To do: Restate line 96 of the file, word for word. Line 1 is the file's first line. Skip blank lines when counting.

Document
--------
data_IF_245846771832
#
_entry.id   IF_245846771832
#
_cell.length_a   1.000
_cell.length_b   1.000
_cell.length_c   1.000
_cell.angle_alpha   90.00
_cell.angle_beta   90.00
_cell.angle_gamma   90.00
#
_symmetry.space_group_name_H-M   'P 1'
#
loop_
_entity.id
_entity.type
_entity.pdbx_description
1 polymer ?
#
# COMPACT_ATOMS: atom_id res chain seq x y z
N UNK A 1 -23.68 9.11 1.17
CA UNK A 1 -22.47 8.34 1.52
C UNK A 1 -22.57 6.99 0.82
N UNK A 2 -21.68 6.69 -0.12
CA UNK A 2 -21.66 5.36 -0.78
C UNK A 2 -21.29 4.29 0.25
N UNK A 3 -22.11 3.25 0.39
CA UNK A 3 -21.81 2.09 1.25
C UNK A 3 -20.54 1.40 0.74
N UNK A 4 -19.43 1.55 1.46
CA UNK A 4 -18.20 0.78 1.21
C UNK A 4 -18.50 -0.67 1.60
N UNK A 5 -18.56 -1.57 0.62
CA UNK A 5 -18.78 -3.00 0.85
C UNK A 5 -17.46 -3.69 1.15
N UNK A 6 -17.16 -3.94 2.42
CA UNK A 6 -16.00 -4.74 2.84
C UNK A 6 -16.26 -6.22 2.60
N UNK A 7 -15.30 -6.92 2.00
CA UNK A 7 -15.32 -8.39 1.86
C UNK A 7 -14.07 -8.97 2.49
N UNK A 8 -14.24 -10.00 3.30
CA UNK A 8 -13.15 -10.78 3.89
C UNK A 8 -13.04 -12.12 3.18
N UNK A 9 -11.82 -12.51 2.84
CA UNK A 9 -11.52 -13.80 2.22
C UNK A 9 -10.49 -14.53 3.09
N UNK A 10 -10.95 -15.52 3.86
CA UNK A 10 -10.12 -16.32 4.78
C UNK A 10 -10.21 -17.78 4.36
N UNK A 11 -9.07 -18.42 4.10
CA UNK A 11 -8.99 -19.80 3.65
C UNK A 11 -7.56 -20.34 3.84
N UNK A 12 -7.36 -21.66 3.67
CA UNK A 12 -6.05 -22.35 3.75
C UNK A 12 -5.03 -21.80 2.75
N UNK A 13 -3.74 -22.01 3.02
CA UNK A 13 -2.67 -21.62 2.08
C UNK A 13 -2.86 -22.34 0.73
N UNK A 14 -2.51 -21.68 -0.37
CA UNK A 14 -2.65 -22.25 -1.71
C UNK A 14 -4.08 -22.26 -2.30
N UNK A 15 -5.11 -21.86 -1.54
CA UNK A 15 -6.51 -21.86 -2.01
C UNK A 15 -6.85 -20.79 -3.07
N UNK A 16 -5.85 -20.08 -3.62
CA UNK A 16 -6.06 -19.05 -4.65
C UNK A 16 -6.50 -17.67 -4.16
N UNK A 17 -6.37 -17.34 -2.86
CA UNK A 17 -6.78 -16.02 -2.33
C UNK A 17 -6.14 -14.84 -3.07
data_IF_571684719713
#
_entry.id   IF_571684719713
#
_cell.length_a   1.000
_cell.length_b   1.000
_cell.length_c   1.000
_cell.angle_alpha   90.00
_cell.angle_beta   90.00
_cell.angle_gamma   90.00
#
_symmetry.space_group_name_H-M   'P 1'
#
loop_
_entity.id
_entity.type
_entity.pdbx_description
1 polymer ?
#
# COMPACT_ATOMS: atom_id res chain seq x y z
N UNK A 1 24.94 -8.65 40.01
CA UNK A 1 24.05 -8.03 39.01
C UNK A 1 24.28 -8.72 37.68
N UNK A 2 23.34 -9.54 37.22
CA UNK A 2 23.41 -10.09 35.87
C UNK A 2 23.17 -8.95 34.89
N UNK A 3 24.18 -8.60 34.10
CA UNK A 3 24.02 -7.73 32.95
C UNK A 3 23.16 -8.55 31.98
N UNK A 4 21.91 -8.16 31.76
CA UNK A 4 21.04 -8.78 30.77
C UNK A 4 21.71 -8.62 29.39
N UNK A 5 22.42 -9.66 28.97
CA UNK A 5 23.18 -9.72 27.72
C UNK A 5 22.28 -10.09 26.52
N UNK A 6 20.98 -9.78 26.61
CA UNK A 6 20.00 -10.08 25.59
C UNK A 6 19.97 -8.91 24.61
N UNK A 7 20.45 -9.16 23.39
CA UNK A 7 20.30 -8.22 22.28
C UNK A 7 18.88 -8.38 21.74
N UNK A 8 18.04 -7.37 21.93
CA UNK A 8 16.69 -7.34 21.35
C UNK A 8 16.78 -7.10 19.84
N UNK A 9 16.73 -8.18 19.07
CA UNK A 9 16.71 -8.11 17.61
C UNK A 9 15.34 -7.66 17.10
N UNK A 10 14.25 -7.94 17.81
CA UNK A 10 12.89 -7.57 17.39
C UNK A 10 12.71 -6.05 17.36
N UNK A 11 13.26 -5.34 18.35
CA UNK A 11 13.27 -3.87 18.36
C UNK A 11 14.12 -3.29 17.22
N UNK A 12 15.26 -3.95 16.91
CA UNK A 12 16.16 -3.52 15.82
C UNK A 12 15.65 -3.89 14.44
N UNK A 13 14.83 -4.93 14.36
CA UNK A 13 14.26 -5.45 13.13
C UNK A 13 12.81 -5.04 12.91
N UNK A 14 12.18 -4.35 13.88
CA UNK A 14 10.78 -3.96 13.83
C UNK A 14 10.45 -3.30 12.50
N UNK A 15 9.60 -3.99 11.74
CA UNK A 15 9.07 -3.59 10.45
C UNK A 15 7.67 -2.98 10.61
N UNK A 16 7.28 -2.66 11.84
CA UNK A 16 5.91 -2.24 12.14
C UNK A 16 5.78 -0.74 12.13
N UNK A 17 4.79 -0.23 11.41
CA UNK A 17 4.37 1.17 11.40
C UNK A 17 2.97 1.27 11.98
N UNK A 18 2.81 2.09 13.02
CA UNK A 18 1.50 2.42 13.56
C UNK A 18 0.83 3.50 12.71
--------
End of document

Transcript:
CA UNK A 2 23.41 -10.09 35.87